Beatrix Potter SAL progress and Mrs. Tiggy Winkle

Sadly, my progress is not great this week but it is Friday and time to show you what I have done this week on the sampler and share some more Beatrix Potter tidbits. As you can see, the leaf border is stitched but I am still working on the passion flower.
Excerpt from "The Tale of Beatrix Potter" by Margaret Lane:
"By this time a new book was under way, inspired by an encounter between Lucie of Newlands and Miss Potter's tame, affectionate, much travelled hedgehog, Mrs. Tiggy Winkle."
"Within a few days she was making her first drawings of Mrs. Tiggy Winkle, who did not care overmuch, apparently, for posing. 'Mrs. Tiggy as a model is comical. So long as she can go to sleep on my knee she is delighted, but if she is propped up on end for half an hour, she first begins to yawn pathetically, and then she does bite! Nevertheless she is a dear person; just like a very fat, rather stupid little dog.' There was no question of dressing up such a difficult model in the print dress, mob cap and apron which she wears in the story, so a dummy had to be constructed to serve instead. 'The hedgehog drawings are turning out very comical. I have dressed up a cotton-wool dummy figure for convenience of drawing the clothes. It is such a little figure of fun; it terrifies my rabbit; but Hunca Munca is always pulling out the stuffing. I think it should make a good book,' she added, 'when I have learnt to draw the child.' (She was well aware of her weaknes in drawing human figures and faces, and indeed Lucie, though she took infinite pains with her and used several models, is the book's only failure.)"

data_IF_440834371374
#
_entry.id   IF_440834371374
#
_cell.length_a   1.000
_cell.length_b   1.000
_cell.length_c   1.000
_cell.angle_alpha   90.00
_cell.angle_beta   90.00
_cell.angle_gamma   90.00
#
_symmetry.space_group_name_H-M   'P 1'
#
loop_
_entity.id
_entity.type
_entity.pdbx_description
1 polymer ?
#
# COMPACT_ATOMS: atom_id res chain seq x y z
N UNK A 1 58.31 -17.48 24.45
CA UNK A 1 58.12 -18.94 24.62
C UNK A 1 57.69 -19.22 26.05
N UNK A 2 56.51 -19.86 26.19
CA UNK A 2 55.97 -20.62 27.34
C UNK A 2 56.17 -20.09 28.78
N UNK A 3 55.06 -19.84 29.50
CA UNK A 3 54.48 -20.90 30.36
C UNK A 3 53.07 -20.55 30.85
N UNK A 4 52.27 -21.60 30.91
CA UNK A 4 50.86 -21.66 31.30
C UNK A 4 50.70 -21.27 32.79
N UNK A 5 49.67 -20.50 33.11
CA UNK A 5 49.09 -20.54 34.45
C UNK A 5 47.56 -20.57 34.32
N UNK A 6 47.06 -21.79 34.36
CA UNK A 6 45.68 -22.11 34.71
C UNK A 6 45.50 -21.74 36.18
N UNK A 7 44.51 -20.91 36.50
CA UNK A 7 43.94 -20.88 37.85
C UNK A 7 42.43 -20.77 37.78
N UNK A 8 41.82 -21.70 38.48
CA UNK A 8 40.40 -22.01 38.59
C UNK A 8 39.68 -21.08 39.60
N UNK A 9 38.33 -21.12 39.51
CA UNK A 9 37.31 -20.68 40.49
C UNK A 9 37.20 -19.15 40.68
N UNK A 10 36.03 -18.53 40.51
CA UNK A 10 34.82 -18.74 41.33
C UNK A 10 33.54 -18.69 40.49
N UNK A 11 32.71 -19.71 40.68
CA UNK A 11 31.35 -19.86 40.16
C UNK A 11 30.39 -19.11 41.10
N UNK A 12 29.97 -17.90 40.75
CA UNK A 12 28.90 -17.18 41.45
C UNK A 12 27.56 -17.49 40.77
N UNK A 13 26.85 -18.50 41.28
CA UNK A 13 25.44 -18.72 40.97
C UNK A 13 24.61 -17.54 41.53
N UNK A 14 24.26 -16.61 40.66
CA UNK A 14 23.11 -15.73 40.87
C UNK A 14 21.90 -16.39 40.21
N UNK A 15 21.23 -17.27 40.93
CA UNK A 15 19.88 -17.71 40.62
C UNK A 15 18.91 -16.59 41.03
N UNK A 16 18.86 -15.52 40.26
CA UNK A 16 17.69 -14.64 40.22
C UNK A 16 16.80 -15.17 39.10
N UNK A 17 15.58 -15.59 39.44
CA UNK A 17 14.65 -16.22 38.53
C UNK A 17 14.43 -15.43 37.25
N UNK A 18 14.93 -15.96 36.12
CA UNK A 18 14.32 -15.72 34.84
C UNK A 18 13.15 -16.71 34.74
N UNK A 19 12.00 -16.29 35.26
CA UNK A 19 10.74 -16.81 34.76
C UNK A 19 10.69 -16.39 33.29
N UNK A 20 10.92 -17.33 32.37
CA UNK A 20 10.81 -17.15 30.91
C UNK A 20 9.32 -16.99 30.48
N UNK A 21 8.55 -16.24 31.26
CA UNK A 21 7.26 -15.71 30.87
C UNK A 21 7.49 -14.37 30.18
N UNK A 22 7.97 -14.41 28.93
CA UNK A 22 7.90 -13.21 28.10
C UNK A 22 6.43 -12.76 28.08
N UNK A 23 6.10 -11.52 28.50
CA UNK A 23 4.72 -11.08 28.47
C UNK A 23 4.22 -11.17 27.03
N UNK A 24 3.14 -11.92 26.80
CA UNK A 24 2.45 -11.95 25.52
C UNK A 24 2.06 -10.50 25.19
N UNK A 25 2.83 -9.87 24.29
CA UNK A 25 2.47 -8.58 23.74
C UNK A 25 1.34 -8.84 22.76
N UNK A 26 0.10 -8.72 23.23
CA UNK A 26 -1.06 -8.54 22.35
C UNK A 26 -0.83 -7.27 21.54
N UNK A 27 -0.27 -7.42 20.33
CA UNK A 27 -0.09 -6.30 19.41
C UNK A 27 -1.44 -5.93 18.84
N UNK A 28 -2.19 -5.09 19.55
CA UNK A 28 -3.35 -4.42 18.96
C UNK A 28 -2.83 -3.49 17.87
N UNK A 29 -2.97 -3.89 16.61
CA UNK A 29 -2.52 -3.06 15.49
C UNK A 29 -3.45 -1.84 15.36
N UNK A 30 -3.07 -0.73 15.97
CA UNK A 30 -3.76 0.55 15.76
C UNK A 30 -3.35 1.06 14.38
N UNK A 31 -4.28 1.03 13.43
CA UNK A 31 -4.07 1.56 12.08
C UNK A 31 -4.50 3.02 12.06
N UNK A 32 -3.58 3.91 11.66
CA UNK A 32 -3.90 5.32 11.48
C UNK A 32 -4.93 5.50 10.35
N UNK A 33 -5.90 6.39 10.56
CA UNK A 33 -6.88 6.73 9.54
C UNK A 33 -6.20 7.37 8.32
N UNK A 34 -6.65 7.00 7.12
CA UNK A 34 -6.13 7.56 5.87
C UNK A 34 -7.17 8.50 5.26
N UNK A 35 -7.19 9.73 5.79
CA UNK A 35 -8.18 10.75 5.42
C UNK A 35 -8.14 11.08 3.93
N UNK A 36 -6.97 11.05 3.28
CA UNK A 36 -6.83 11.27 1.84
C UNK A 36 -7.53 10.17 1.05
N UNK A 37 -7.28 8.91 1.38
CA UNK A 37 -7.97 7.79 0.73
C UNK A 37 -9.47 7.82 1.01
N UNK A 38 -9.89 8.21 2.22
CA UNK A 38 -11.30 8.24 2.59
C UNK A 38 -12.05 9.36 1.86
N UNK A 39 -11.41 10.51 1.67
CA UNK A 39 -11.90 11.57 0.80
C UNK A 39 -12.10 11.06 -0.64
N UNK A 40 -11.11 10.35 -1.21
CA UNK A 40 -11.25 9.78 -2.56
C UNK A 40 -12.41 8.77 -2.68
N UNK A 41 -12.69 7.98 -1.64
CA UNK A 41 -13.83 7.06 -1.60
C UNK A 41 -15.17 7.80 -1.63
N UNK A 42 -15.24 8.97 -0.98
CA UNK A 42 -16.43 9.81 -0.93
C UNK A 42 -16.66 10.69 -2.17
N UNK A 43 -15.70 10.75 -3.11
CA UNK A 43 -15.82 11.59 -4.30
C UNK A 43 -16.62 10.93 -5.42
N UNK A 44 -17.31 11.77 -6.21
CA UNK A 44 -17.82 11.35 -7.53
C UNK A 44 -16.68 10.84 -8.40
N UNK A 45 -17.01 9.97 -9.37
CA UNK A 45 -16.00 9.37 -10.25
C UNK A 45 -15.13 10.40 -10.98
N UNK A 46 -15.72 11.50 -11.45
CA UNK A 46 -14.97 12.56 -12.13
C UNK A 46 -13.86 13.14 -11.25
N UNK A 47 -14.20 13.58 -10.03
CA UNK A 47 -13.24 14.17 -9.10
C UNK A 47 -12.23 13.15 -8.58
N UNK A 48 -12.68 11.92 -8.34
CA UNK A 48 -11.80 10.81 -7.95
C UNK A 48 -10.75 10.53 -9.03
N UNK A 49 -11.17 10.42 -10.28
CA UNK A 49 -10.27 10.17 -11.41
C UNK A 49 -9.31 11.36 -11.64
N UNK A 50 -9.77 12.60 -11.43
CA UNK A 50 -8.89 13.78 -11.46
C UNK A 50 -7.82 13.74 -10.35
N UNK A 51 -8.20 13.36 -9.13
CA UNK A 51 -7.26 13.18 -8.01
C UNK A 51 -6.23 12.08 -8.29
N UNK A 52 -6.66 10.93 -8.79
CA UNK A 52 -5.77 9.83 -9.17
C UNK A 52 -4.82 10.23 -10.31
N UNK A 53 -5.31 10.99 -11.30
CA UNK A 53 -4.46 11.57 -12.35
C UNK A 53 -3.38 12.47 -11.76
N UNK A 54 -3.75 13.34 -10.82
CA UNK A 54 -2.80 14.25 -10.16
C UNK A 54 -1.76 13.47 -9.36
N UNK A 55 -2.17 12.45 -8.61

On a personal note, I really think the drawings are all wonderful and this is one of my favorite stories she wrote. I think Lucie is adorable in these drawings. I have included a few in case you may not know them. See for yourself...

"Lily-white and clean, oh!
With little frills between, oh!
Smooth and hot—red rusty spot
Never here be seen, oh!"
Lucie, knocked—once—twice, and interrupted the song. A little frightened voice called out "Who's that?"
Lucie opened the door: and what do you think there was inside the hill?—a nice clean kitchen with a flagged floor and wooden beams—just like any other farm kitchen. Only the ceiling was so low that Lucie's head nearly touched it; and the pots and pans were small, and so was everything there.